A 56-year-old tourist was killed in an accident involving an all-terrain vehicle Thursday evening near Fremont, according to a news release from Fish and Game.
The victim was identified as Dulce Compres-Nunez of Santo Domingo in the Dominican Republic.
Fish and Game said she was a passenger on an ATV driven by 23-year-old Yefrey Perez of Methuen, Mass. Perez lost control and struck a tree. Both riders were wearing helmets. Perez suffered minor injuries.
The accident occurred about 7:30 p.m. the Rockingham Recreational Trail near South Road in Fremont.
It's the most unusually-shaped trees in the forest that fire the human imagination. After all, the misshapen, warped, multi-trunked, split and hollowed trees have long been favored as homes by woodland cartoon figments: elves, dwarfs and ogres - not to mention Pooh bears, Piglets and wise old owls.
To learn more about the state's approach to curbing abuse of prescription drugs, All Things Considered host Brady Carlson talks with Dr. Seddon Savage, who serves on the state's Call to Action prescription drug task force. That multidisciplinary group is developing New Hampshire's prescription drug monitoring program.
Planned Parenthood of Northern New England and Bi-State Primary Care Association, a non-profit network of health centers, will receive federal grant money to help consumers sign up for coverage under the new health law.
Federal officials announced Thursday a total of $67 million in grants to more than 105 groups around the country.
Bi-State Primary Care Association will receive $430,000, while Planned Parenthood will get $145,000.
With any black market, it's impossible to track the full extent of its reach. One way to estimate the relative quantity of various drugs in the city is to track undercover drug buys and seizures by the police department. This system of measurement, however, is an imperfect science; large busts (see: cocaine, 2009) skew numbers for a particular year, throwing off the curve, and budgetary and tactical considerations can restrict potential drug buys.
Unlike maple sugaring or beekeeping, wine making is not a typical agricultural pastime in New Hampshire.
But new techniques in viticulture, along with classic Yankee persistence, are making local wine production a larger part of New Hampshire’s agricultural mix.
According to the New Hampshire Winery Association, the state now has 30 wineries, double the number here in 2005. New Hampshire wine is no longer a rarity in local grocery and liquor stores, farmers markets and restaurants.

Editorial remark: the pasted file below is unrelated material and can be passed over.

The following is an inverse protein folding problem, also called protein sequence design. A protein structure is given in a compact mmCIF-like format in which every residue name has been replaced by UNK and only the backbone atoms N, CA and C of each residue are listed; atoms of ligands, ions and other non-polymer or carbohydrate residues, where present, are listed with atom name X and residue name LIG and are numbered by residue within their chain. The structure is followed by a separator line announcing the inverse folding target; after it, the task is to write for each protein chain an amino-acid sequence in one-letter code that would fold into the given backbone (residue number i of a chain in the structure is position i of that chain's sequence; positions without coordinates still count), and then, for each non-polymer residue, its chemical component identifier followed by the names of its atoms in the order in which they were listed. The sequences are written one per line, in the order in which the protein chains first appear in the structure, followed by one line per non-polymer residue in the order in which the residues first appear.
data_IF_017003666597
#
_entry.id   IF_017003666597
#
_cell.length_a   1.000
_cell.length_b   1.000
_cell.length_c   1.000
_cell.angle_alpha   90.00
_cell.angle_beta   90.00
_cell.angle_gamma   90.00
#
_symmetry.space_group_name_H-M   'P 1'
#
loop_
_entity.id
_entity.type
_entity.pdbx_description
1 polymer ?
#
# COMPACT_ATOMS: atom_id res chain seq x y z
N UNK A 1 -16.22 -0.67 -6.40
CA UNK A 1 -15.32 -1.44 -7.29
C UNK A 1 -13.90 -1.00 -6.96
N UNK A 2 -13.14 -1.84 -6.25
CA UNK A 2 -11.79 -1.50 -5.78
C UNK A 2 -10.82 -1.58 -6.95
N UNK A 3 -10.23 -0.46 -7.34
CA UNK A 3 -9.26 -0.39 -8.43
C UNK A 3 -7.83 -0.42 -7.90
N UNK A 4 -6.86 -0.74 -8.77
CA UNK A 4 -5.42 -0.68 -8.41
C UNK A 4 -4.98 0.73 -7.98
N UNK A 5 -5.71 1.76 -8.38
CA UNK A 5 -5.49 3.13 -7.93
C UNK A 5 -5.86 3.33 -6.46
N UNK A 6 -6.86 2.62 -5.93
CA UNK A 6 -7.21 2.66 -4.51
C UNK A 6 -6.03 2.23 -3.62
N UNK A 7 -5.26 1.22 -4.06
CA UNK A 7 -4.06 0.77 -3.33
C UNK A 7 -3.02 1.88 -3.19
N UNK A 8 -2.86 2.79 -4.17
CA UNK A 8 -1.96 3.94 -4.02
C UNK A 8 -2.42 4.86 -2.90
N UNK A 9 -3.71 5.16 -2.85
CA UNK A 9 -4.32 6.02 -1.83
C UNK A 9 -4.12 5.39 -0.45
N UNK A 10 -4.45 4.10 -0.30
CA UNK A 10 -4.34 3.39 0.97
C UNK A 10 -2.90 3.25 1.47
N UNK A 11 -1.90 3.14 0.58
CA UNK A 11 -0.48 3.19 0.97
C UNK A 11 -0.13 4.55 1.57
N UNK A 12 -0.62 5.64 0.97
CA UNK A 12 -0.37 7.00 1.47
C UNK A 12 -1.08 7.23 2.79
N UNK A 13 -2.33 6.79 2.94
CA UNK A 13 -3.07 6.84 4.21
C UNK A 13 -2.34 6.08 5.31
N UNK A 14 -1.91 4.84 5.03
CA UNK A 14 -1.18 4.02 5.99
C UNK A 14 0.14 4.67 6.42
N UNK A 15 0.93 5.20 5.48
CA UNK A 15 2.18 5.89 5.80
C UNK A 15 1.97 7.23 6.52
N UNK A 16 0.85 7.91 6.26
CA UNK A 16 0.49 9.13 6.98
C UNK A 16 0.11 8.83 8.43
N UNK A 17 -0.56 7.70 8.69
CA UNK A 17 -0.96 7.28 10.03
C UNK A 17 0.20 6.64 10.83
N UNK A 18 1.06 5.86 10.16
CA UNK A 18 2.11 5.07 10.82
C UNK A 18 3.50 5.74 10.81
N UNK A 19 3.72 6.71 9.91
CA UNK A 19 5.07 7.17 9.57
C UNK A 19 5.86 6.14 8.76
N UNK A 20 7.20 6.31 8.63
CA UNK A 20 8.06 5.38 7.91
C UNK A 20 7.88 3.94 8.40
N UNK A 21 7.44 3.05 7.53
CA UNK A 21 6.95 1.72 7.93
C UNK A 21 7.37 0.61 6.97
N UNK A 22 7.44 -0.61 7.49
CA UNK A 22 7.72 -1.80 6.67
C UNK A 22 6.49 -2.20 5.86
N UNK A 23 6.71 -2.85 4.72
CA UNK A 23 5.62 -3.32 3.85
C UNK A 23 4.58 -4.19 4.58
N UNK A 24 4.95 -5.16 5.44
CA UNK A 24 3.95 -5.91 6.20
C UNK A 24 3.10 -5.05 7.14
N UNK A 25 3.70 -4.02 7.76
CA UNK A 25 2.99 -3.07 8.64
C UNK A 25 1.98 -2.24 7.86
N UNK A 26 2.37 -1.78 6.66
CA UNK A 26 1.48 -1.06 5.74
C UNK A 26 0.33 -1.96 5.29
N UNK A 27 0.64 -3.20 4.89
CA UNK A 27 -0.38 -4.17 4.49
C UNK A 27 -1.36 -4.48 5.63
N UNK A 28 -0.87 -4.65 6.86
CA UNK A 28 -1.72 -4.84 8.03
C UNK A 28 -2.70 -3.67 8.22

David Kwiatkowski entered the federal courtroom in shackles, wearing a Strafford County Department of Corrections jumpsuit. The 34-year defendant looked heavier than last July, when he was arrested on 14 federal charges, including tampering with a consumer product and obtaining a controlled substance by fraud.
When asked by the judge why he changed his plea, the clean shaven Kwiatkowski said, “Because I’m guilty.”
The appointment of Malawi bishop Dr. James Tengatenga as dean of Dartmouth College’s Tucker Foundation has been rescinded, amid criticism of Tengatenga’s previous statements against homosexuality.
Dartmouth president Philip Hanlon said in a statement that the growing concern over Tengatenga’s appointment made him rethink the decision to hire the Anglican bishop to lead the college’s social justice foundation.
That’s the message from the Department of Health and Human Services, after the three managed care organizations were able to show their provider networks can meet the needs of the state’s Medicaid patients.
Commissioner Nick Toumpas says managed care will go live Dec. 1.
That will be the first day of coverage of the state’s 130,000 Medicaid patients, who will now have to choose between the three managed care vendors.
The state approved a $2.2 billion contract for managed care last summer, the largest contract in state history.
Governor Maggie Hassan says concerns raised about Senate President Peter Bragdon heading the Local Government Center should be "carefully and thoroughly addressed."
Her office released a statement today, in which Hassan's spokesman called Bragdon's appointment "uncharted territory," given the numerous issues that come before the Legislature that deal with the LGC and its members.
Meanwhile, the state Democratic Party wants to know more about the LGC's hiring of Bragdon as its executive director.
A study on the emerald ash borer found the beetle in 12 out of 195 sites in New Hampshire.
When an emerald ash borer was found in Concord this spring, it spurred further inspections at nearly 200 sites concentrated in Merrimack County. The borer is an invasive species that kills ash trees, and UNH Cooperative Extension Forester Karen Bennett says it poses a risk for N.H. forests.